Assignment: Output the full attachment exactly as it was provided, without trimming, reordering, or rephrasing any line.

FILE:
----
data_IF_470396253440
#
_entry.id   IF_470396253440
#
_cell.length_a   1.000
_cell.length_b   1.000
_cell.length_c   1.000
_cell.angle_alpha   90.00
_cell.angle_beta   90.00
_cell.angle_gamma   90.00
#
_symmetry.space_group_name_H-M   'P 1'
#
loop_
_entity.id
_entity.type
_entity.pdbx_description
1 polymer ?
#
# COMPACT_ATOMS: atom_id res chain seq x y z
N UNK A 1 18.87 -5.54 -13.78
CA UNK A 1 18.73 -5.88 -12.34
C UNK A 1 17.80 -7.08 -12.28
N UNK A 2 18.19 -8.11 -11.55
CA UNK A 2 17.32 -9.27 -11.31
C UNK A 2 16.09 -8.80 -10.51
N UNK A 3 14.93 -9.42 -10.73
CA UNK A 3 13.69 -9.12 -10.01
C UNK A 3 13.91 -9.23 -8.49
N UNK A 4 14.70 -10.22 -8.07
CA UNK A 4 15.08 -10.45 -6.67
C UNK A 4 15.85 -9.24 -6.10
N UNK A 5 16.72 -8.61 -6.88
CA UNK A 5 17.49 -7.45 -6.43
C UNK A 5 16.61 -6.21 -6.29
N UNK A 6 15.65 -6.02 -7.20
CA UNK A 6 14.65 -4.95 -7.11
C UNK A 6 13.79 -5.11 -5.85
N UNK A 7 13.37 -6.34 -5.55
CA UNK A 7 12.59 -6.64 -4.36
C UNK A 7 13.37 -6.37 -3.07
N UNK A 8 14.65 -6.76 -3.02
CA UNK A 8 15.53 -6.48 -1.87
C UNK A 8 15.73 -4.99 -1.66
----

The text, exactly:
data_IF_470396253440
#
_entry.id   IF_470396253440
#
_cell.length_a   1.000
_cell.length_b   1.000
_cell.length_c   1.000
_cell.angle_alpha   90.00
_cell.angle_beta   90.00
_cell.angle_gamma   90.00
#
_symmetry.space_group_name_H-M   'P 1'
#
loop_
_entity.id
_entity.type
_entity.pdbx_description
1 polymer ?
#
# COMPACT_ATOMS: atom_id res chain seq x y z
N UNK A 1 18.87 -5.54 -13.78
CA UNK A 1 18.73 -5.88 -12.34
C UNK A 1 17.80 -7.08 -12.28
N UNK A 2 18.19 -8.11 -11.55
CA UNK A 2 17.32 -9.27 -11.31
C UNK A 2 16.09 -8.80 -10.51
N UNK A 3 14.93 -9.42 -10.73
CA UNK A 3 13.69 -9.12 -10.01
C UNK A 3 13.91 -9.23 -8.49
N UNK A 4 14.70 -10.22 -8.07
CA UNK A 4 15.08 -10.45 -6.67
C UNK A 4 15.85 -9.24 -6.10
N UNK A 5 16.72 -8.61 -6.88
CA UNK A 5 17.49 -7.45 -6.43
C UNK A 5 16.61 -6.21 -6.29
N UNK A 6 15.65 -6.02 -7.20
CA UNK A 6 14.65 -4.95 -7.11
C UNK A 6 13.79 -5.11 -5.85
N UNK A 7 13.37 -6.34 -5.55
CA UNK A 7 12.59 -6.64 -4.36
C UNK A 7 13.37 -6.37 -3.07
N UNK A 8 14.65 -6.76 -3.02
CA UNK A 8 15.53 -6.48 -1.87
C UNK A 8 15.73 -4.99 -1.66